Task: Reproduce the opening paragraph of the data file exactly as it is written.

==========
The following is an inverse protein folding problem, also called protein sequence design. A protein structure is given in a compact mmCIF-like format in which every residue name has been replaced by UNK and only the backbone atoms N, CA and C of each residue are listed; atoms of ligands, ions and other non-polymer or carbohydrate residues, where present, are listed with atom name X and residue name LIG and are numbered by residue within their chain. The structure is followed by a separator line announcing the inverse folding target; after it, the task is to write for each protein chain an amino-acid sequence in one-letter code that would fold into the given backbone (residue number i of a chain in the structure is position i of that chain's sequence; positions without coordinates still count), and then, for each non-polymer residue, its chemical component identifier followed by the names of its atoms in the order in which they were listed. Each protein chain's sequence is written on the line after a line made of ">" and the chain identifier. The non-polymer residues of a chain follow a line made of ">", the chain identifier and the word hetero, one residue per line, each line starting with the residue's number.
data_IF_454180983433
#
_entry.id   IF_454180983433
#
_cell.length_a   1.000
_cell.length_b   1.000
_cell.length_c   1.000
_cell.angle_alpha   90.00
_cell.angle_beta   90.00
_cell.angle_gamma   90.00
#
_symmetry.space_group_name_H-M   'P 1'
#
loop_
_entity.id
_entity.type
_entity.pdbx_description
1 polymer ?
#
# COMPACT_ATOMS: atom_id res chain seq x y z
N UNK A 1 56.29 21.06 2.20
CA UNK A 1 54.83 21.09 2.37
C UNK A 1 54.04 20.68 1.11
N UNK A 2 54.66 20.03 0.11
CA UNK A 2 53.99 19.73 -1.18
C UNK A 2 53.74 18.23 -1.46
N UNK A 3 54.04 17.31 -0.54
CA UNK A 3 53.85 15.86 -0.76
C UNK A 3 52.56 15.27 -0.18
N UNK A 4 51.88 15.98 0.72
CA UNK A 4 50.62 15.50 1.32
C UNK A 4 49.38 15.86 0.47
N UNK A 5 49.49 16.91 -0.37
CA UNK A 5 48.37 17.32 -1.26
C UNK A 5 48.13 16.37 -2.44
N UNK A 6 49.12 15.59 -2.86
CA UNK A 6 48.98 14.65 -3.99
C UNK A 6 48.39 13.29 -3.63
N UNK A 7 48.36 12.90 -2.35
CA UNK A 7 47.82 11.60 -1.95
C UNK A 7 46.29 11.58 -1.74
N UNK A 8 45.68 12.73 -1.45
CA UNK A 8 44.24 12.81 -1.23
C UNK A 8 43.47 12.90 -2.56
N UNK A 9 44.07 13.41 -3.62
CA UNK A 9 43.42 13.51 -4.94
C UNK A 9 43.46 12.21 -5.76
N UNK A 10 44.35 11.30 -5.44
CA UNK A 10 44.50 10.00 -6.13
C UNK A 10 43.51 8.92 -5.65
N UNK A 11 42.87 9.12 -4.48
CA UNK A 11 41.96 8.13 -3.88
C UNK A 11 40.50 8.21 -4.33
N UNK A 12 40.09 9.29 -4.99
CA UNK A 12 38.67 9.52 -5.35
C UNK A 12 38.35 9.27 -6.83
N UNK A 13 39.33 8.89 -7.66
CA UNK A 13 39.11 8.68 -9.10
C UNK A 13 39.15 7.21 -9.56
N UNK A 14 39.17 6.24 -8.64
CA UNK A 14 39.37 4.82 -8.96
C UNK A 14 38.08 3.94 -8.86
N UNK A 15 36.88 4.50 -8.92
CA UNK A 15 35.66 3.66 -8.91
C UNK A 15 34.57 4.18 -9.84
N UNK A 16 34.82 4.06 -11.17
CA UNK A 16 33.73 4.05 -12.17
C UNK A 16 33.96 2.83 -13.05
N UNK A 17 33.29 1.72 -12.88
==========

The following is an inverse protein folding problem, also called protein sequence design. A protein structure is given in a compact mmCIF-like format in which every residue name has been replaced by UNK and only the backbone atoms N, CA and C of each residue are listed; atoms of ligands, ions and other non-polymer or carbohydrate residues, where present, are listed with atom name X and residue name LIG and are numbered by residue within their chain. The structure is followed by a separator line announcing the inverse folding target; after it, the task is to write for each protein chain an amino-acid sequence in one-letter code that would fold into the given backbone (residue number i of a chain in the structure is position i of that chain's sequence; positions without coordinates still count), and then, for each non-polymer residue, its chemical component identifier followed by the names of its atoms in the order in which they were listed. Each protein chain's sequence is written on the line after a line made of ">" and the chain identifier. The non-polymer residues of a chain follow a line made of ">", the chain identifier and the word hetero, one residue per line, each line starting with the residue's number.